The Power of Home Visits to Connect Teachers With Kids and Their Families

KQED News Mind/Shift – Zaidee Stavely

“The teacher home visit is making a comeback in California because it’s proving to be a good way for teachers to build relationships with families. The state now requires schools to make family engagement a priority, so more districts are turning to the Parent Teacher Home Visit Project in Sacramento that has been training teachers for years to visit students and families on their own turf. It turns out the low-tech home visit can radically improve what happens in the classroom. The mechanics of it, though, are deceptively simple.”(more)

Fall in Love with Science, Technology, Engineering and Math

The Caswell Messenger – Staff Writer

” With fall in full swing and seasonal festivities quickly approaching, it’s easy for kids to lose focus on their studies with all of the fun distractions the holidays bring. Rather than skipping out on fall and winter traditions, integrate educational lessons within them to give your family the best of both worlds. Use the changing seasons as an opportunity to introduce your kids to science, technology, engineering and math (STEM) subjects. There are so many seasonal activities you can do to spark an interest in learning by engaging in fascinating experiments and activities outside of the classroom. Here are a few examples:”(more)

Home reading environment is crucial for children’s reading skills

Medical Xpress – Staff Writer

“Children that are seldom read to and whose parents read very little are at a disadvantage when they start school. There is a strong connection between a child’s reading environment at home from the time they are very young and the progress a child makes in being able to read once they start school. This was the finding of a study undertaken in connection with the On Track research project at the Norwegian Reading Centre at the University of Stavanger (UoS). “There are big differences among six-year-olds. While many new first grade pupils can already read on their own, others are not even at the point where they understand that letters represent sounds. We know from the research that it is important that children are well prepared for reading when they start school and will be embarking on formal literacy. This study shows that the parents’ attitudes to reading, the number of children’s books in the home, the age at which parents start reading aloud to children and how often they read to them all determine how well prepared children are to learn to read when starting school”, says Vibeke Bergersen.”(more)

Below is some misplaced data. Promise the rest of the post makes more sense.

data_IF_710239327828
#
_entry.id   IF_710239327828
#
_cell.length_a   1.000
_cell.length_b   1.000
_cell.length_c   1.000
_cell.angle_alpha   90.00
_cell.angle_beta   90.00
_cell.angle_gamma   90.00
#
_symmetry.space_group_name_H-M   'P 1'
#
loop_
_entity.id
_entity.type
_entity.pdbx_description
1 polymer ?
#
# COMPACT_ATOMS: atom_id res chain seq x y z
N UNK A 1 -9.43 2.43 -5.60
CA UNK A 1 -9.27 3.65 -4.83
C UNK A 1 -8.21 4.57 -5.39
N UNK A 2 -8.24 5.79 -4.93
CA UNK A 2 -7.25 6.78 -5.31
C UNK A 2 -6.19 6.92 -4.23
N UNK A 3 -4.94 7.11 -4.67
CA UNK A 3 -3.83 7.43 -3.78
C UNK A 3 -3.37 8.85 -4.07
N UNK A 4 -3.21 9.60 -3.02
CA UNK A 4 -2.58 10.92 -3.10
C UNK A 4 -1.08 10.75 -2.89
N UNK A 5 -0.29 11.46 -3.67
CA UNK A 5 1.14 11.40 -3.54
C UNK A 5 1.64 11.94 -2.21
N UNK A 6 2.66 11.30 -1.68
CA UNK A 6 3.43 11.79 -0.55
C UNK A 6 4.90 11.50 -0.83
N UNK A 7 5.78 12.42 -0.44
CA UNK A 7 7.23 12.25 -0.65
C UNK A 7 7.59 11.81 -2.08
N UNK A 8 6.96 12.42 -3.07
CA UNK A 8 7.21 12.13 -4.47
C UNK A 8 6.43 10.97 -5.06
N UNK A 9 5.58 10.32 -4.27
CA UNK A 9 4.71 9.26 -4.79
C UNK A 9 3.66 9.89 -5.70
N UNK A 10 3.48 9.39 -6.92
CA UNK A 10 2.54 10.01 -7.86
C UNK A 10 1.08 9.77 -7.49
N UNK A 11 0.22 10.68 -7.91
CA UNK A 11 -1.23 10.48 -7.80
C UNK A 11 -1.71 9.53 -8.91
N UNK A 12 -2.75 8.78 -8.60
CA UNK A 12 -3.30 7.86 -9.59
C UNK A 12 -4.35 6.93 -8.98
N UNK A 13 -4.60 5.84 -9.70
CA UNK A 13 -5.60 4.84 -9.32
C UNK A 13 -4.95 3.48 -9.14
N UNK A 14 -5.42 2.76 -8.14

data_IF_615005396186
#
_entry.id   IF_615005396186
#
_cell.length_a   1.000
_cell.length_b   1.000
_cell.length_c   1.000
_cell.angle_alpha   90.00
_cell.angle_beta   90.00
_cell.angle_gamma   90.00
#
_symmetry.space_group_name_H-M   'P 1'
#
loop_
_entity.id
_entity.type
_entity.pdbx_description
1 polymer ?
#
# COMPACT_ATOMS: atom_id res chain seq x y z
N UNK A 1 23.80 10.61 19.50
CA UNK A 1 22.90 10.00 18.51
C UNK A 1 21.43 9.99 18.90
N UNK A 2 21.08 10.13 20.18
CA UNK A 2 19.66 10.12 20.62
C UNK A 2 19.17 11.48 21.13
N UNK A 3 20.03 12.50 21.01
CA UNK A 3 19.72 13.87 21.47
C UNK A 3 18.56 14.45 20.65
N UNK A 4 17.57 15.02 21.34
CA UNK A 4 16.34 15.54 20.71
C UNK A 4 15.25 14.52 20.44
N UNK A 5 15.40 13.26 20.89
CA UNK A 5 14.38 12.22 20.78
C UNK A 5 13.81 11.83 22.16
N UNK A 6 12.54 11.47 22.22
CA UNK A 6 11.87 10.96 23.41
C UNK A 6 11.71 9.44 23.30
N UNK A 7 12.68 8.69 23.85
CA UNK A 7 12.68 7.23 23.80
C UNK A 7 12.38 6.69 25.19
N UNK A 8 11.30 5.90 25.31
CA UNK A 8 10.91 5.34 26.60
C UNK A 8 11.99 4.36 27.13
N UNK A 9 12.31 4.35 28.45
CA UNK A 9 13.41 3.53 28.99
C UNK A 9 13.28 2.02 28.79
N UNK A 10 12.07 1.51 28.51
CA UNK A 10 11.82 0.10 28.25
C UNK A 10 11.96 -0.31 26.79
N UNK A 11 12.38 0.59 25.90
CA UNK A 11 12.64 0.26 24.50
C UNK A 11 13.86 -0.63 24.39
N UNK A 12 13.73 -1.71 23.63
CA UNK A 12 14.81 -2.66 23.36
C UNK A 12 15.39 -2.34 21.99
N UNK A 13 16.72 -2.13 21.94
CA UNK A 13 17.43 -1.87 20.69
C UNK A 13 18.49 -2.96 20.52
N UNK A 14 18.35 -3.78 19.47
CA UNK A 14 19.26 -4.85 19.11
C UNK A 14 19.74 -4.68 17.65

This Simple Goal Will Change Your Child’s Life Forever

Time – Buck Hartzell

” The principle of compounding is central to growing wealth over the long term. Alas, this subject is rarely taught effectively to American students. Perhaps it’s no surprise that many of them, later in their lives, will struggle with debt and an inability to save. Too much of our schools’ curriculums are dedicated to abstract topics that are infinitely less useful than compounding and the notion of opportunity cost. The latter term, defined simply, is what one would give up by choosing an alternative option. The weaknesses of our current system became abundantly clear to me when I saw my eighth grade son doing his algebra homework last year. Algebra is actually a very difficult subject for students to grasp, yet for some reason we place it at the beginning of the sequence of math courses. Unfortunately, the complexity of Algebra often dissuades students from taking additional math classes later in their course work. And those later courses – like statistics and basic finance – are often a lot more practical for the future.”(more)

Countdown to College: What happens when they’re homesick?

The Charlotte Observer – Lee Bierer

“Longing for the comforts of home when everything is new and different isn’t surprising, but the depth of homesickness among students on college campuses appears to be rising. According to Christopher Thurber, a psychologist at Phillips Exeter Academy, a boarding school in Exeter, N.H., “about 20 percent of students entering college say they’re bothered by missing home, and about 5 percent have homesickness so severe that it interferes with their daily lives or causes significant symptoms of anxiety or depression.” My niece, a freshman at Elon University, said she finds the transitions – heading home and returning to campus – are the hardest for her. And she has had a bunch this fall. First, there’s the big drop-off in late August. Then, in varying order, there’s Parents’ Weekend and fall break, when family members come to campus and then students head home. And then it seems, as quickly as the leaves turn, it’s suddenly Thanksgiving and there’s another visit home. After that time off, students return to campus for sometimes as little as two weeks before they head home again for Christmas break.”(more)

How to trick your kids into having a healthy Halloween

The Los Angeles Times – Sonali Kohli

“Let’s be realistic. Halloween is happening, and your kid is going to eat candy. It’s important to accept that fact now, so you can be ready. But how can you minimize the damage? Education Matters spoke to registered dietician Melissa Halas-Liang to get her suggestions on how to prepare for and try to mitigate the oncoming sugar rush. Here are her tips, and some of our own.”(more)